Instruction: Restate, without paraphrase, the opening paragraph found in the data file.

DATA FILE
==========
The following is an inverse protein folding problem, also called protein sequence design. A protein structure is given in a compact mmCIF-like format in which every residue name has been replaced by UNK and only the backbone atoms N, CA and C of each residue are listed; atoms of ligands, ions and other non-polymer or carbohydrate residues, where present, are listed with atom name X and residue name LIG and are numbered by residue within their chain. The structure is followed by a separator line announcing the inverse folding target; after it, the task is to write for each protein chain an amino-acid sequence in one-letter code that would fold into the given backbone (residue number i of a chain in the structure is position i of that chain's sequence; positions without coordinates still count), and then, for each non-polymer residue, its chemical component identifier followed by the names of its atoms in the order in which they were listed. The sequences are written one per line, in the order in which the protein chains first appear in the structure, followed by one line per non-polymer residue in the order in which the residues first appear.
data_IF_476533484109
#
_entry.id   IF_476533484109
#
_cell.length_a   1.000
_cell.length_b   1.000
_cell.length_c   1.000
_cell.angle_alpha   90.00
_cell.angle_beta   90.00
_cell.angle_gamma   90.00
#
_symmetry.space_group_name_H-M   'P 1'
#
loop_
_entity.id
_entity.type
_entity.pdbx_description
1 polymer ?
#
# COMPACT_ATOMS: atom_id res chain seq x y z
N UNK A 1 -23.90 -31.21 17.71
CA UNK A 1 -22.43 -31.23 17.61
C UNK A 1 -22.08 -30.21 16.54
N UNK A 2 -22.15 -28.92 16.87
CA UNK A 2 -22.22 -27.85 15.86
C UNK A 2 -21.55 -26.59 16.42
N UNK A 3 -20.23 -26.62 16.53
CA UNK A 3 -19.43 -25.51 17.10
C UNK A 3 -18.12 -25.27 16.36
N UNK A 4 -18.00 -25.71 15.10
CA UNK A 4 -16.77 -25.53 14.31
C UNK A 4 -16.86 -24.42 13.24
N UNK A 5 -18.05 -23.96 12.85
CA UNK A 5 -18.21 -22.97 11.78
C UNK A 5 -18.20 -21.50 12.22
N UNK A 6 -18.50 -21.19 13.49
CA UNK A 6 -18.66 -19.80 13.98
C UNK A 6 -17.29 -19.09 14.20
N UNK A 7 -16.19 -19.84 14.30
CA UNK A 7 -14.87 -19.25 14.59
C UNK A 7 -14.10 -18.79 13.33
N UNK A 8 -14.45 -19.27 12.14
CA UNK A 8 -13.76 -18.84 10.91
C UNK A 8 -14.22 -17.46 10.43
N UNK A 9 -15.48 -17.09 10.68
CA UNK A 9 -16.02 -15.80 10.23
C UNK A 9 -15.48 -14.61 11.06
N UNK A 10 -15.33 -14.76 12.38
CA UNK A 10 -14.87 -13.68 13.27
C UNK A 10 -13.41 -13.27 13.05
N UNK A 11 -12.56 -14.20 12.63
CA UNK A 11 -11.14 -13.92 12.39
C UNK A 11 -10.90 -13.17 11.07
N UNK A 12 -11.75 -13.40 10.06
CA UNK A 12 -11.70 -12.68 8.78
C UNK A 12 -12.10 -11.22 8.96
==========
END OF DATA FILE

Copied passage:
The following is an inverse protein folding problem, also called protein sequence design. A protein structure is given in a compact mmCIF-like format in which every residue name has been replaced by UNK and only the backbone atoms N, CA and C of each residue are listed; atoms of ligands, ions and other non-polymer or carbohydrate residues, where present, are listed with atom name X and residue name LIG and are numbered by residue within their chain. The structure is followed by a separator line announcing the inverse folding target; after it, the task is to write for each protein chain an amino-acid sequence in one-letter code that would fold into the given backbone (residue number i of a chain in the structure is position i of that chain's sequence; positions without coordinates still count), and then, for each non-polymer residue, its chemical component identifier followed by the names of its atoms in the order in which they were listed. The sequences are written one per line, in the order in which the protein chains first appear in the structure, followed by one line per non-polymer residue in the order in which the residues first appear.